Hi Allen, no need to reinvent the wheel. Take a look at this.

(Allan) #3

No…thats not exactly what im looking for. I don’t want to create more devices, i already have the device. I simply want to change the open and closed labels based on user preferences instead of hard coding them in if thats possible. I don’t need to change types or anything else.

(Michael) #4

Have you tried ${currentValue}? Then you initialize the value of the tile with your default value and then set it to whatever you want. Example:

    valueTile("alarmMsg", "device.alarmMsg", width: 6, height:2, inactiveLabel: false, decoration: "flat") {
		state "default", label:'${currentValue}'

(Allan) #5

That just gives the normal OPEN and CLOSED, same as ‘${name}’ which is what I’m trying to changed through programming. Unless I’m missing something you are saying.

Again I can make a dozen device types, one for Open/Closed, on for On/Off, one for Start/Stop, etc. But I don’t want to if I can just change two preferences and have it customized with a single device type. Maybe it’s not possible.

(Allan) #6

So I’ve tried State variables, I’ve tried attributes. I’ve tried regular variables. I’ve tried preferences. Everything works OUTSIDE of the tile label, debug info shows everything gets set correctly but nothing I put in there to call the value back for the label works…it’s always blank or Null. I think I’m gonna give it another hour or two of hacking and declare it’s not possible and just make multiple device handlers (which would have taken 5 minutes instead of 10+ hours…)

Edit: Dynamic label using settings on standardTile So can you change “currentValue” in the device? So if its Open I want to rewrite to itself the preference for open (On) and if Closed rewrite it to the preference for closed (off)? Probably not but worth asking.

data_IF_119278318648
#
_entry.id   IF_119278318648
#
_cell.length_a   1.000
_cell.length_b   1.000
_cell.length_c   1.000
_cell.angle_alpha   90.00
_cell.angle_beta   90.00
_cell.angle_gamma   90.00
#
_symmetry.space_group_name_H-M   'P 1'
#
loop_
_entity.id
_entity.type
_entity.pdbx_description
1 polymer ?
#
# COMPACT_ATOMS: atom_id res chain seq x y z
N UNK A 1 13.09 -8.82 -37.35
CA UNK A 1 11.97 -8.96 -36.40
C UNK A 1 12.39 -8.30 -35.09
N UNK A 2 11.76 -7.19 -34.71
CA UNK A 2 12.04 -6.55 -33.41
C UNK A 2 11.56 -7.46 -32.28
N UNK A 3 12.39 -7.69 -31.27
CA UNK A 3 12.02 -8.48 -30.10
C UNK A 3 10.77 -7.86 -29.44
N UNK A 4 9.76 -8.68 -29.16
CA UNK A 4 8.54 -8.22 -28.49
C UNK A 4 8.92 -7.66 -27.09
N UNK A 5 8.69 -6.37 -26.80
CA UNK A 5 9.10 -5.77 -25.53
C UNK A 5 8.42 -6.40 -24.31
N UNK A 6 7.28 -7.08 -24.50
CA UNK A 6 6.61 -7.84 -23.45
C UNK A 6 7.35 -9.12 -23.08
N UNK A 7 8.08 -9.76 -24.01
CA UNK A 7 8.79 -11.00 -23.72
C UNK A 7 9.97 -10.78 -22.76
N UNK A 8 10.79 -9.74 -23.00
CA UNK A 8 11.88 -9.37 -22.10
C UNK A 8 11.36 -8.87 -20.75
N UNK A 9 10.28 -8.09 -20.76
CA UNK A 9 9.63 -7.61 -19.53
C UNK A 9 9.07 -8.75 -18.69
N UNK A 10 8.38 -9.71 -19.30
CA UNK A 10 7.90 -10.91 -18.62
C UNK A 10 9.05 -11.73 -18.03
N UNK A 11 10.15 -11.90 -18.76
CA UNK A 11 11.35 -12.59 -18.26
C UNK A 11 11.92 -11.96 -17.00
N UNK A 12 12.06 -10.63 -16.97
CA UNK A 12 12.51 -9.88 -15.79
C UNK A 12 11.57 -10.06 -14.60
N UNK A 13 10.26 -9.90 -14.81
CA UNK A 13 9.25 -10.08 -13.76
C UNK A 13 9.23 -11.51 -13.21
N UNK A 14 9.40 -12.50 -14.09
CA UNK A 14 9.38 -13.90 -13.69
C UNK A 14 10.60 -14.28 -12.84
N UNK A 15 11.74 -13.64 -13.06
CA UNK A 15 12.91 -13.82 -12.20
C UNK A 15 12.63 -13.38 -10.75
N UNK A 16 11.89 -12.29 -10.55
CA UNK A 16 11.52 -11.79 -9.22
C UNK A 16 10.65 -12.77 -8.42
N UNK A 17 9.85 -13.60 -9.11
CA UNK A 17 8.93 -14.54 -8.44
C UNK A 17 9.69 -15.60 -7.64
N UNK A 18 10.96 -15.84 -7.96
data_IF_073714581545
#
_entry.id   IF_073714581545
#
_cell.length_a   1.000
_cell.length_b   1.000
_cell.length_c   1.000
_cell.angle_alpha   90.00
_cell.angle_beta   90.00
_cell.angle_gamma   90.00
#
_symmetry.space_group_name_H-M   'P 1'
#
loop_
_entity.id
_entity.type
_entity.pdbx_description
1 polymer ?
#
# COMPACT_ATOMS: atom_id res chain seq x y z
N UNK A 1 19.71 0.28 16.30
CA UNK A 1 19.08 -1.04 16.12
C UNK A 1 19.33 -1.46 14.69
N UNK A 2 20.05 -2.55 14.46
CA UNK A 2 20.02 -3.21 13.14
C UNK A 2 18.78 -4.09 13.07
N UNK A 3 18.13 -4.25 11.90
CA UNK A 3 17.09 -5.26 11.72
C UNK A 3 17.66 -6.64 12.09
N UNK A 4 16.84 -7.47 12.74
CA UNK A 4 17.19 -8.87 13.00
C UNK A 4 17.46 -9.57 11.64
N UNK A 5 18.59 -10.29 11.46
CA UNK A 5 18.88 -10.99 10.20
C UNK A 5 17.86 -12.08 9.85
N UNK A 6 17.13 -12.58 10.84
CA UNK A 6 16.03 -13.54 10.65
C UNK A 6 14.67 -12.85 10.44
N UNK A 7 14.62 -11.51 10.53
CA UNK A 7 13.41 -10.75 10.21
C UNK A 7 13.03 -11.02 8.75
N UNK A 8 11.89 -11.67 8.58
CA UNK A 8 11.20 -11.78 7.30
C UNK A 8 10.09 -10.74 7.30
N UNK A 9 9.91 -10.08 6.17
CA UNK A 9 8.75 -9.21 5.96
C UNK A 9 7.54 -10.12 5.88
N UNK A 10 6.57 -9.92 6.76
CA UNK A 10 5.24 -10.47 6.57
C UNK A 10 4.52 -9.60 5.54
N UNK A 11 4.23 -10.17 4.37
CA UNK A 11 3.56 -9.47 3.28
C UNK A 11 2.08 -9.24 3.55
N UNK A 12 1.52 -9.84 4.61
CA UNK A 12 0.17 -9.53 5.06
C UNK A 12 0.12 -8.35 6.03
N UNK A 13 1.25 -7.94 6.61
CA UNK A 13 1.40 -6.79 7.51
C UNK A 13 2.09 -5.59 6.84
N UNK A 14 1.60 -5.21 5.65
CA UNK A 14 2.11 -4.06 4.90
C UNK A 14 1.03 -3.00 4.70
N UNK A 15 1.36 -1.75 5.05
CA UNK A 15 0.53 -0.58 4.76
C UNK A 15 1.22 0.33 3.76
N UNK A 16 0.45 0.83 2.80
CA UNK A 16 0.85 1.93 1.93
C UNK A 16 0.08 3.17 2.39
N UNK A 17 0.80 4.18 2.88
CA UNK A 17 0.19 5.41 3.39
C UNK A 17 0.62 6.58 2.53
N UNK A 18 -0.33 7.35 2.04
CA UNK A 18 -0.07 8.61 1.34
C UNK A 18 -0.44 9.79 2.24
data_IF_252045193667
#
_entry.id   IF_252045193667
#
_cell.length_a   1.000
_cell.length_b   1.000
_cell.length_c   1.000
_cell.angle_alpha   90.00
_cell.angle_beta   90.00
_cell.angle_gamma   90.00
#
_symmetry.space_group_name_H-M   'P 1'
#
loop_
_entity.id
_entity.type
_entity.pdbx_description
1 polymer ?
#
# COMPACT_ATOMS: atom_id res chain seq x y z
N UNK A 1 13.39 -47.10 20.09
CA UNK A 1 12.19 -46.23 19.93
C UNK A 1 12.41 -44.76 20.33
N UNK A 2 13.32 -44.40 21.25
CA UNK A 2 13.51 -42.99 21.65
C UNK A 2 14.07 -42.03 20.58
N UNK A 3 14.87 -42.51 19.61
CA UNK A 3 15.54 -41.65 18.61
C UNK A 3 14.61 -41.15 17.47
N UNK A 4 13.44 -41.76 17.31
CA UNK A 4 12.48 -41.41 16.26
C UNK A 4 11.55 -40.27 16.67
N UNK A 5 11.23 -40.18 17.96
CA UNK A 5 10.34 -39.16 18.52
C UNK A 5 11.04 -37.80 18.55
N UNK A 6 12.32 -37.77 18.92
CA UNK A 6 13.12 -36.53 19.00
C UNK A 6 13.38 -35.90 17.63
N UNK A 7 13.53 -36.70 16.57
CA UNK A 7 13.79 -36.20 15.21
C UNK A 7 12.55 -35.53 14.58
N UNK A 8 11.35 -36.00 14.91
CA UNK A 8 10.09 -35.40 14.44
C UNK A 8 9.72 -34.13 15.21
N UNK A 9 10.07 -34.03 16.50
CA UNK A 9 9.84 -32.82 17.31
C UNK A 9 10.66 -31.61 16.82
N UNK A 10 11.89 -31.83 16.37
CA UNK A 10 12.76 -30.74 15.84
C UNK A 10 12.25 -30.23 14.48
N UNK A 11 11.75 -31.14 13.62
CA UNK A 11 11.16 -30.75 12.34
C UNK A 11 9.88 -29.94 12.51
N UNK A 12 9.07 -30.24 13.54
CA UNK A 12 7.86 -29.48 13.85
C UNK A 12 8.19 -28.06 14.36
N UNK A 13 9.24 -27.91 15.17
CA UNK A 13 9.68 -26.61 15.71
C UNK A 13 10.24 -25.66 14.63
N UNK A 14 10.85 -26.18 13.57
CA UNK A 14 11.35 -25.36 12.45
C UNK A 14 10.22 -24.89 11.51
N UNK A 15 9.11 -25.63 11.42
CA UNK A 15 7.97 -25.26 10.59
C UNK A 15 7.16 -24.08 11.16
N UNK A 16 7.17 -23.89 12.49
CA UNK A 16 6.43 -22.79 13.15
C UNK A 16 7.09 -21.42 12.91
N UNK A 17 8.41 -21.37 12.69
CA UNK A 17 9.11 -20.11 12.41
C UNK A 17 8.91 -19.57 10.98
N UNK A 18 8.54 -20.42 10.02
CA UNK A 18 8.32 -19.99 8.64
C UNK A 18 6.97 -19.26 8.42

(Stephan H.) #7

Not sure if this will work but I remember battling with something similar…

  • create a string attribute like “myLabel”
  • create a method that does a sendEvent to set this attribute to the value of the variable you use to capture the custom text.
  • have this method executed every time you refresh your device
  • set your tile label to be the current value of the attribute “myLabel”

Seems like it would work (in my head) but haven’t tried it myself. Of course you would have to refresh the device every time you change the custom variable.

Now that I think about it…probably won’t work…I don’t think it will know the value of any variable other that the one specified in the tile state…I would give it a shot anyway tho :slight_smile:

(Allan) #8

@stephack - Yeah…tried that too. The attribute works fine, gets my value from the preference, but there is no way to call it from the tile label. It either doesn’t compile or returns null. I tried that after I couldn’t get State to work.

Again I’m thinking it can’t be done which is unfortunate…it would save on a lot of custom device types that exist only to change labels or background colors or things like that. @tslagle13 example in the thread linked in the first post I think would work for a SmartApp (which is what he did) but I don’t think it works the same in a device which is what I’m trying to do. I kinda want to test it in a SmartApp but on the same token it’s not going to make my device handlers work.

(Rudi Prunzel) #9

Hi @vseven, I’m sorry to say but this is just not possible at this moment (with tiles) on a Device Handler.
I was waiting for ST to switch to HTML so we could have more customization but now I’m not sure if this will ever happen :frowning:

(Allan) #10

Well at least I can give up and know I tried really hard. :slight_smile:

I took the whole two minutes and made a copy of the current device type and updated it to “Running” and “Off” for my garage heater and since I was already changing the labels I used the for off and st.thermostat.heating for on. Looks nice. Didn’t want to maintain multiple devices but at this point whatever.

(Barry) #11

The trick I use is this:

  • Create a new attribute named “displayValue” “string”, and use it in the multiAttribute tile as the attribute to be displayed
  • create attributeStates for the superset of atates you could send that tile (open, closed, off, on, running, etc.), each with the desired label, icon and color (dependent upon you multiAttirbuted tile settings)